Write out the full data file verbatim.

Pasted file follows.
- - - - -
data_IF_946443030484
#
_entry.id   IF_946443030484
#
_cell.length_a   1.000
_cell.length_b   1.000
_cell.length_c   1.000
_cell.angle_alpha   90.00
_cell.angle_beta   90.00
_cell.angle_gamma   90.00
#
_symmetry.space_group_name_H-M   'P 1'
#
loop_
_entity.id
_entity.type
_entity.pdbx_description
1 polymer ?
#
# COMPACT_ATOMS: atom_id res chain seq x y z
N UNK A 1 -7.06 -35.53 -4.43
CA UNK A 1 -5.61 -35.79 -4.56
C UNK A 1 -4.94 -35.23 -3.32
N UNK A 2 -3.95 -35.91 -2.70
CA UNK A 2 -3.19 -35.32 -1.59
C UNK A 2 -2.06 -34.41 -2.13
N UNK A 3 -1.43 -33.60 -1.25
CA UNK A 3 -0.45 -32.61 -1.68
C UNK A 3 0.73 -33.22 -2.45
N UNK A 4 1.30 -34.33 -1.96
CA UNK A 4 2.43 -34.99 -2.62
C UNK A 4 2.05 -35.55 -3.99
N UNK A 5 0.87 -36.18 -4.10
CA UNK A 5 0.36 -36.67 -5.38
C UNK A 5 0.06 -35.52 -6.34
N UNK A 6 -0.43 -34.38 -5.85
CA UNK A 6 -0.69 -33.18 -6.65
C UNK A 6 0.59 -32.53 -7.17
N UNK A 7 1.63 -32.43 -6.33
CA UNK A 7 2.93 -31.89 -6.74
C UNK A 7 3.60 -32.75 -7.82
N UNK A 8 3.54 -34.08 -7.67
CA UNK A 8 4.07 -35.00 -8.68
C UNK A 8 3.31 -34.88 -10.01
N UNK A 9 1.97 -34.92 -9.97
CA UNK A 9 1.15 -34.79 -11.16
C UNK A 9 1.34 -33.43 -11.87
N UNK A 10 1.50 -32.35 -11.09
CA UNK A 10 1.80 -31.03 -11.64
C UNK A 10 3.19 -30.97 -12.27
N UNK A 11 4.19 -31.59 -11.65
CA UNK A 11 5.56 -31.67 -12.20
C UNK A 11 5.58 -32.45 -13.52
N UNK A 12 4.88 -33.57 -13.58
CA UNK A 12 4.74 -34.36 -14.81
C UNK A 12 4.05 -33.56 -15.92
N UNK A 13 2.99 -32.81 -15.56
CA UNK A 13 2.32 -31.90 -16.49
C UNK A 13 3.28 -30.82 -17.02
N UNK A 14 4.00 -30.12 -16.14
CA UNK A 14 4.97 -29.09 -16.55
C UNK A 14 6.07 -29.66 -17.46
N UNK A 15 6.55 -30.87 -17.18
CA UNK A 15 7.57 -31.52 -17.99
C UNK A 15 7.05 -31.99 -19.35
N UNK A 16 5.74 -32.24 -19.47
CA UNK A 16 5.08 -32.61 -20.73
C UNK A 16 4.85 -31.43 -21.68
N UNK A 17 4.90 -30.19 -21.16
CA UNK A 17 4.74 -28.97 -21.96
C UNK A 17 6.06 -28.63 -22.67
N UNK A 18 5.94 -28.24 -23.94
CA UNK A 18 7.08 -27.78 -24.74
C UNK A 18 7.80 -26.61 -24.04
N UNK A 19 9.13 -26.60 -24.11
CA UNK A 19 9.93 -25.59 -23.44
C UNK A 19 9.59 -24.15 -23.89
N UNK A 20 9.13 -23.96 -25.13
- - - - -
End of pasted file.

data_IF_946443030484
#
_entry.id   IF_946443030484
#
_cell.length_a   1.000
_cell.length_b   1.000
_cell.length_c   1.000
_cell.angle_alpha   90.00
_cell.angle_beta   90.00
_cell.angle_gamma   90.00
#
_symmetry.space_group_name_H-M   'P 1'
#
loop_
_entity.id
_entity.type
_entity.pdbx_description
1 polymer ?
#
# COMPACT_ATOMS: atom_id res chain seq x y z
N UNK A 1 -7.06 -35.53 -4.43
CA UNK A 1 -5.61 -35.79 -4.56
C UNK A 1 -4.94 -35.23 -3.32
N UNK A 2 -3.95 -35.91 -2.70
CA UNK A 2 -3.19 -35.32 -1.59
C UNK A 2 -2.06 -34.41 -2.13
N UNK A 3 -1.43 -33.60 -1.25
CA UNK A 3 -0.45 -32.61 -1.68
C UNK A 3 0.73 -33.22 -2.45
N UNK A 4 1.30 -34.33 -1.96
CA UNK A 4 2.43 -34.99 -2.62
C UNK A 4 2.05 -35.55 -3.99
N UNK A 5 0.87 -36.18 -4.10
CA UNK A 5 0.36 -36.67 -5.38
C UNK A 5 0.06 -35.52 -6.34
N UNK A 6 -0.43 -34.38 -5.85
CA UNK A 6 -0.69 -33.18 -6.65
C UNK A 6 0.59 -32.53 -7.17
N UNK A 7 1.63 -32.43 -6.33
CA UNK A 7 2.93 -31.89 -6.74
C UNK A 7 3.60 -32.75 -7.82
N UNK A 8 3.54 -34.08 -7.67
CA UNK A 8 4.07 -35.00 -8.68
C UNK A 8 3.31 -34.88 -10.01
N UNK A 9 1.97 -34.92 -9.97
CA UNK A 9 1.15 -34.79 -11.16
C UNK A 9 1.34 -33.43 -11.87
N UNK A 10 1.50 -32.35 -11.09
CA UNK A 10 1.80 -31.03 -11.64
C UNK A 10 3.19 -30.97 -12.27
N UNK A 11 4.19 -31.59 -11.65
CA UNK A 11 5.56 -31.67 -12.20
C UNK A 11 5.58 -32.45 -13.52
N UNK A 12 4.88 -33.57 -13.58
CA UNK A 12 4.74 -34.36 -14.81
C UNK A 12 4.05 -33.56 -15.92
N UNK A 13 2.99 -32.81 -15.56
CA UNK A 13 2.32 -31.90 -16.49
C UNK A 13 3.28 -30.82 -17.02
N UNK A 14 4.00 -30.12 -16.14
CA UNK A 14 4.97 -29.09 -16.55
C UNK A 14 6.07 -29.66 -17.46
N UNK A 15 6.55 -30.87 -17.18
CA UNK A 15 7.57 -31.52 -17.99
C UNK A 15 7.05 -31.99 -19.35
N UNK A 16 5.74 -32.24 -19.47
CA UNK A 16 5.08 -32.61 -20.73
C UNK A 16 4.85 -31.43 -21.68
N UNK A 17 4.90 -30.19 -21.16
CA UNK A 17 4.74 -28.97 -21.96
C UNK A 17 6.06 -28.63 -22.67
N UNK A 18 5.94 -28.24 -23.94
CA UNK A 18 7.08 -27.78 -24.74
C UNK A 18 7.80 -26.61 -24.04
N UNK A 19 9.13 -26.60 -24.11
CA UNK A 19 9.93 -25.59 -23.44
C UNK A 19 9.59 -24.15 -23.89
N UNK A 20 9.13 -23.96 -25.13